As long ago as 1945 the Allied Control Commission had authorised the Finnish side to carry out regular flights with several European countries. This raises the question why this permission was not followed by direct air traffic between Finland and the Soviet Union. It was only after N.S. Khrushchev’s visit to Scandinavia in 1964 that the Soviet side gave its consent for Aero to carry out flights to Leningrad. This article analyses the long-standing Soviet-Finnish negotiations on direct air links.
In the article on the basis of the materials of Leningrad of 1950–1960s such element of the everyday life of a city dweller as the leisure sphere is scrutinized. The author pays his attention to the number and geographical location of cultural institutions in the urban space, the variety of forms of recreation and their financial affordability. Having analyzed these aspects the article assesses the extent to which the altered standard of living of a Leningrader during this historical period correlated with the quality of his life.
The article analyzes the trends of Westernization of consumption in Soviet urban society at the end of the Great Patriotic War (1945–1949). The author argues that the campaign against bourgeois values began even before the official announcement of the policy of isolation from foreign culture and opposition to cosmopolitanism. The fight against Western consumerism was waged in an environment of total scarcity and the low quality of domestic production, so that the media themselves largely formed an aura of prestige around foreign consumer goods. This led to the formation of a new culture of consumption, with a characteristic Soviet citizens’ desire to buy goods of foreign rather than domestic production.
The article studies the formation of a group of National Democrats in Primorye and the activities of its group in the parliament of the Priamursky state formation. In the winter of 1921, the government’s unwillingness to reckon with the leaders of the National Democratic faction led to a break in joint work. The National Democrats took the lead in the struggle against the government of S.D. Merkulov, but were defeated, which led to the termination of the activities of the National assembly.
The article examines the combat work of the units of the Russian Imperial Guard during the Russo-Polish War of 1830–1831. The author considers it necessary to investigate the activities of the entire Guards Corps as a whole, and not only the combat successes of individual guard regiments. The author comes to the conclusion that the Polish War played a significant role in the development of the Russian Guard. After the end of the war, the entire guard was concentrated in St. Petersburg and its suburbs. The war with the Poles caused a patriotic upsurge among the officers of the Guard. This war helped Emperor Nicholas I to improve his relations with the units of the Guard.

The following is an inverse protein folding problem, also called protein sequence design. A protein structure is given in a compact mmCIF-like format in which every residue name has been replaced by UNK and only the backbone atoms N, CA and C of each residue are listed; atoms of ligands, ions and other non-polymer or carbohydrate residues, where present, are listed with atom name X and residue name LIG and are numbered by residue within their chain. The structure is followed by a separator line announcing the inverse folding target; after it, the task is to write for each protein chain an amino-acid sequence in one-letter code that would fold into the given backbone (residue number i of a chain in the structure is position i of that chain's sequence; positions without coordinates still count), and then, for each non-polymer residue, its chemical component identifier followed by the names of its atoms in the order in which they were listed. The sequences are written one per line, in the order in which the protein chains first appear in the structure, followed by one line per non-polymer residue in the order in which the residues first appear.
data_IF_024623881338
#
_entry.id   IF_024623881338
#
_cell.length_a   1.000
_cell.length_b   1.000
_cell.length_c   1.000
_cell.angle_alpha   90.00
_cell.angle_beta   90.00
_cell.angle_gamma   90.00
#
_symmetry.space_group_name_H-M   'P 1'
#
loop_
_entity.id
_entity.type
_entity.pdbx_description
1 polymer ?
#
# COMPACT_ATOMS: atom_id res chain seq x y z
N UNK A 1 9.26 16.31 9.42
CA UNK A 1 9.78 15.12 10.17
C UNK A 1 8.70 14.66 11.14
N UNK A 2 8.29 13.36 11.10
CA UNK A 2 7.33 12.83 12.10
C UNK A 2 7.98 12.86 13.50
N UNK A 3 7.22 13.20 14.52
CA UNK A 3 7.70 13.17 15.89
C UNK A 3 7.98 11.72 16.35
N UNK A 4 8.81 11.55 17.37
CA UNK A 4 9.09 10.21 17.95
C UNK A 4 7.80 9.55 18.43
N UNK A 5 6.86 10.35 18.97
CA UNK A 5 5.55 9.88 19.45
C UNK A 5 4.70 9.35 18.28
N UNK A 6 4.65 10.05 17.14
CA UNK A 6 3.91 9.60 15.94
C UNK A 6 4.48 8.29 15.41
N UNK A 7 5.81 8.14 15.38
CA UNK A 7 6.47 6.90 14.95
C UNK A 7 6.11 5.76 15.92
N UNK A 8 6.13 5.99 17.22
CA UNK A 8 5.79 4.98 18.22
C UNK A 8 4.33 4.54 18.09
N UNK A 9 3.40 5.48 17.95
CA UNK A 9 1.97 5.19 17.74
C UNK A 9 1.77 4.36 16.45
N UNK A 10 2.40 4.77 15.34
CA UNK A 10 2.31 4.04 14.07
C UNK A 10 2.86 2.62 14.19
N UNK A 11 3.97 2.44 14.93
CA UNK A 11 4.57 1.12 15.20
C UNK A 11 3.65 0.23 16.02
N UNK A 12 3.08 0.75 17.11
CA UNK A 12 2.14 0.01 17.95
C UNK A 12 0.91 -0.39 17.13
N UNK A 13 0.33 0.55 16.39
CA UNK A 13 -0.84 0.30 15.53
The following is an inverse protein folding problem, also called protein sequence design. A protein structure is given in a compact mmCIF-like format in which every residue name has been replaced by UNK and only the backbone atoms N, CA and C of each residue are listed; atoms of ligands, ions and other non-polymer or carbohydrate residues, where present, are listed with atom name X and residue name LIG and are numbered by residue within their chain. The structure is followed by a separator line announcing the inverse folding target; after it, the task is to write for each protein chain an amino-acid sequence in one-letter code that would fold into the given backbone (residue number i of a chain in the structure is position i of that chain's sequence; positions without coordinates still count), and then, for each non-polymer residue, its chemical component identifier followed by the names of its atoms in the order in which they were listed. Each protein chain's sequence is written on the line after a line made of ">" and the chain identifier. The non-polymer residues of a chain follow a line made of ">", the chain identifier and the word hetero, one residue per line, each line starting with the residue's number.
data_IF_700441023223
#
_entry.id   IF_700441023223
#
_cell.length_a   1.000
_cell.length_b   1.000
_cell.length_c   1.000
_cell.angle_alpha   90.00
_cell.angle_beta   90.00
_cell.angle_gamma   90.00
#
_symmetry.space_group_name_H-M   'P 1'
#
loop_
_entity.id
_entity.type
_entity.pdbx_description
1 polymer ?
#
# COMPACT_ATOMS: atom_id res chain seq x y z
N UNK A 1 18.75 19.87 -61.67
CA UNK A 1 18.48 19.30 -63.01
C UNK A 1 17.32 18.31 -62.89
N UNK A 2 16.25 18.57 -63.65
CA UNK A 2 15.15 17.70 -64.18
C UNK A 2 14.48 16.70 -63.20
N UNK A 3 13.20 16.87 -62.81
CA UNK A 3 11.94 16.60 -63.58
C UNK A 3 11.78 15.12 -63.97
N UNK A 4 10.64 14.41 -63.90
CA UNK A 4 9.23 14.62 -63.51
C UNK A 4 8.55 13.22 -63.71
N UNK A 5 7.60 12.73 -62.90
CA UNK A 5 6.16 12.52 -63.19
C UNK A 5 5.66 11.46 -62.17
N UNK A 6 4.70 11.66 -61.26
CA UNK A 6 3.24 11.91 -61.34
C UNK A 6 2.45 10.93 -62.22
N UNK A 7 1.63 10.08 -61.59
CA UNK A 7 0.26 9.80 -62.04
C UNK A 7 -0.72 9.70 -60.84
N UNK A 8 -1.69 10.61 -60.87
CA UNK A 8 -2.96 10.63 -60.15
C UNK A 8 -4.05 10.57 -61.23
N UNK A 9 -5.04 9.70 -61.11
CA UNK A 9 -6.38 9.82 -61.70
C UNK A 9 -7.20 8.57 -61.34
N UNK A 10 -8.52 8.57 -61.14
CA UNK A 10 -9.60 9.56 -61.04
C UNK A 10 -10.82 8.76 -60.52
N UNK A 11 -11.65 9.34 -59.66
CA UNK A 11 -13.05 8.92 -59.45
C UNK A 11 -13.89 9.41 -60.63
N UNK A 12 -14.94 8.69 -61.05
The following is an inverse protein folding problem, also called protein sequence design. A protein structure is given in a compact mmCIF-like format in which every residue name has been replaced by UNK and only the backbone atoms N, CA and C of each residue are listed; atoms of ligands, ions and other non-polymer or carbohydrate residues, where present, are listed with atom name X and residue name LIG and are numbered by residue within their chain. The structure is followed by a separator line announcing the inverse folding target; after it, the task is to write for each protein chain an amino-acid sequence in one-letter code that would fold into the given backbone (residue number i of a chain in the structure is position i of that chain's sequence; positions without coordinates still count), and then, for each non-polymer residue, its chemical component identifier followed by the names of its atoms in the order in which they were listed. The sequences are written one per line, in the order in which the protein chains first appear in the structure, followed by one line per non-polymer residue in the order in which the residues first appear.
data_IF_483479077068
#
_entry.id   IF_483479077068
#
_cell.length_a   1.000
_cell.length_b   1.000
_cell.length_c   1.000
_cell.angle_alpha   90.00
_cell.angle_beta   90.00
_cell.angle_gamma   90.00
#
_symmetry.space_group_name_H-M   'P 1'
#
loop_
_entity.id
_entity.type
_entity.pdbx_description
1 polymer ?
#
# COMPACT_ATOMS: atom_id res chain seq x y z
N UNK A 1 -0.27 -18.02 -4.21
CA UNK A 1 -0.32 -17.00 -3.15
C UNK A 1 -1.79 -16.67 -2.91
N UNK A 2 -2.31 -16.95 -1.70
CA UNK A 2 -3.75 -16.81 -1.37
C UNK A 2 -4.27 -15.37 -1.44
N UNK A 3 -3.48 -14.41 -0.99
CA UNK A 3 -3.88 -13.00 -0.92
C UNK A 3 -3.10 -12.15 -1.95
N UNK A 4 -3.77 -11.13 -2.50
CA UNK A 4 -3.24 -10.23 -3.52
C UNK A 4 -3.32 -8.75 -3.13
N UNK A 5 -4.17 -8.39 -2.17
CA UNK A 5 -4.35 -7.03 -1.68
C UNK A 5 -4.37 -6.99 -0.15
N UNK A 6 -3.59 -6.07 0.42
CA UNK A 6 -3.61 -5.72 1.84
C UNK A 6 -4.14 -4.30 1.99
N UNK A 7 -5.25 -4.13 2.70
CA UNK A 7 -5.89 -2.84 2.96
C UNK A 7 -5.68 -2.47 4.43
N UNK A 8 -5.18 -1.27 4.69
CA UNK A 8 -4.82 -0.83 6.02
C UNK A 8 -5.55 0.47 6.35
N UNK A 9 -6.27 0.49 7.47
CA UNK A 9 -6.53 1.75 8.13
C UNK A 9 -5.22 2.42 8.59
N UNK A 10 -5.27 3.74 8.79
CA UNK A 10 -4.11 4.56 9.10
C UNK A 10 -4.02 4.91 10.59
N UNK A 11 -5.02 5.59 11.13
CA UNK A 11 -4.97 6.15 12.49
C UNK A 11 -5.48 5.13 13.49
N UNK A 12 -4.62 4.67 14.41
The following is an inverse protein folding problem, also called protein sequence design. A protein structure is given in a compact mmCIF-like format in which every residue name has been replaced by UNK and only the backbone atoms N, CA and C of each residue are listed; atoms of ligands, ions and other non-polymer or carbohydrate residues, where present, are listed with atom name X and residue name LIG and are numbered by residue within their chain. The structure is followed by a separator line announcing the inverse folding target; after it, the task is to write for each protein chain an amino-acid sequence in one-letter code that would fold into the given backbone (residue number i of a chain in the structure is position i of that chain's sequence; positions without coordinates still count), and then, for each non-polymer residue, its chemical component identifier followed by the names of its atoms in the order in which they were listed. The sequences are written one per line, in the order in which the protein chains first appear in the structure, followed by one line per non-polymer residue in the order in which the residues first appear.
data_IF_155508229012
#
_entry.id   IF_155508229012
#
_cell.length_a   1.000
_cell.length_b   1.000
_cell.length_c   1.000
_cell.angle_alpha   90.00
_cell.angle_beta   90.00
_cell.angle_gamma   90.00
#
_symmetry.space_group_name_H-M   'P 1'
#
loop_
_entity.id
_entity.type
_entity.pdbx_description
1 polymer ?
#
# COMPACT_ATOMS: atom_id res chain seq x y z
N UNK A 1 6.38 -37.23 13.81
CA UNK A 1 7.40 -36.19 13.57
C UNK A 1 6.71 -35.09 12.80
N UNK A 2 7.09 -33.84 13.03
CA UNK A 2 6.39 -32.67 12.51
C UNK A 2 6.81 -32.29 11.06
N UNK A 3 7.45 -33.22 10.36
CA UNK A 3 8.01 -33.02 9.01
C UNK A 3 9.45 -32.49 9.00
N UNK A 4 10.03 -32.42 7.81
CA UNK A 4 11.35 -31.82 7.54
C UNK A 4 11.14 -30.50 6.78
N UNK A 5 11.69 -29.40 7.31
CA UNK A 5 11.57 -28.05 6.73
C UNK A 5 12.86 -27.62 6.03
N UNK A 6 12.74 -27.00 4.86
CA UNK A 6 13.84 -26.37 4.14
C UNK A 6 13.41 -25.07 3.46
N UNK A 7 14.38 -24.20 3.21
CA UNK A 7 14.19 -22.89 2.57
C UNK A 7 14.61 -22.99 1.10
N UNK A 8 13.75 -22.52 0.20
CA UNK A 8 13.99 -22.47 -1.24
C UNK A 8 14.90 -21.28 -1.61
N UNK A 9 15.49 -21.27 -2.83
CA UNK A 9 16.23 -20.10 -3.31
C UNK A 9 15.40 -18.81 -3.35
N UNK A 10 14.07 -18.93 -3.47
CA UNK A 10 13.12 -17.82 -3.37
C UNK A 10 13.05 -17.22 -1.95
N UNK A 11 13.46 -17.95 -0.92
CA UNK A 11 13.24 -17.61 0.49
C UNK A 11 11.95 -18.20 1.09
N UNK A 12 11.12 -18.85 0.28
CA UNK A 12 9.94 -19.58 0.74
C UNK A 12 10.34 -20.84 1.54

The article is devoted to the problem of the genesis of the mythologeme about the conspiracy of secret societies among the Russian authorities and the political establishment. As appendices, are published reports of the Spanish diplomat Paez de la Cadena, who witnessed the Decembrist uprising and recorded in detail the rhetoric of the head of the Russian Foreign Ministry: according to Nesselrode’s initial statement, a riot of Polish officers took place in the capital and the purpose was to plunge the empire into anarchy and confusion.
With the involvement of archival documents of the AVPRI and the RGAVMF archives, the naval battle by the Navarino, significant for the national naval history, is considered from a military-political and military-diplomatic perspective. The main task of the article is to show the algorithm that led the allied admirals near Navarin to the position of zugzwang, and the consequences of that zugzwang for their powers.
In the era of Peter I areas of Russian settlement began to take shape around prisons and winter hut of pioneers which consolidated the structure of the Russian state in the northeast. The tasks of creating a transport infrastructure for the outskirt led to the construction of the Irkutsk — Yakutsk tract and the settlement of Russian yamsky peasants there. Composed at the beginning of the 18th century a small stratum in the population of the Yakut district, Russian population played a significant role in the development and consolidation of Russian statehood in the “new lands” which was reflected in various forms of the communicative space of the studied period.
The article analyzes the sources of the unpublished chronicle collection of the Trinity Collection no. 805, which is in the storage of the RSL. Two sources are identified — the main and additional. The sources are scrutinized from the beginning of the dated narrative to the chronicle article of 1209 (additional) and to the article of 1223 (main). The article shows that the compiler of the chronicle collection did not use an additional source in the area from 1036 to 1198. The article also analyzes the nature of the work of the chronicler with his main and additional sources.
The article dwells on the issues of labour organisation at forest camps during the siege of Leningrad. The extensive nature of timber harvesting has prevailed before the blockade and continued to persist during the siege. During the blockade, the city administration rejected to use only repressive methods and increased measures to motive workers by the food supply. Despite this, logging continued to be a problem due to the growing demand for wood for Leningrad industry.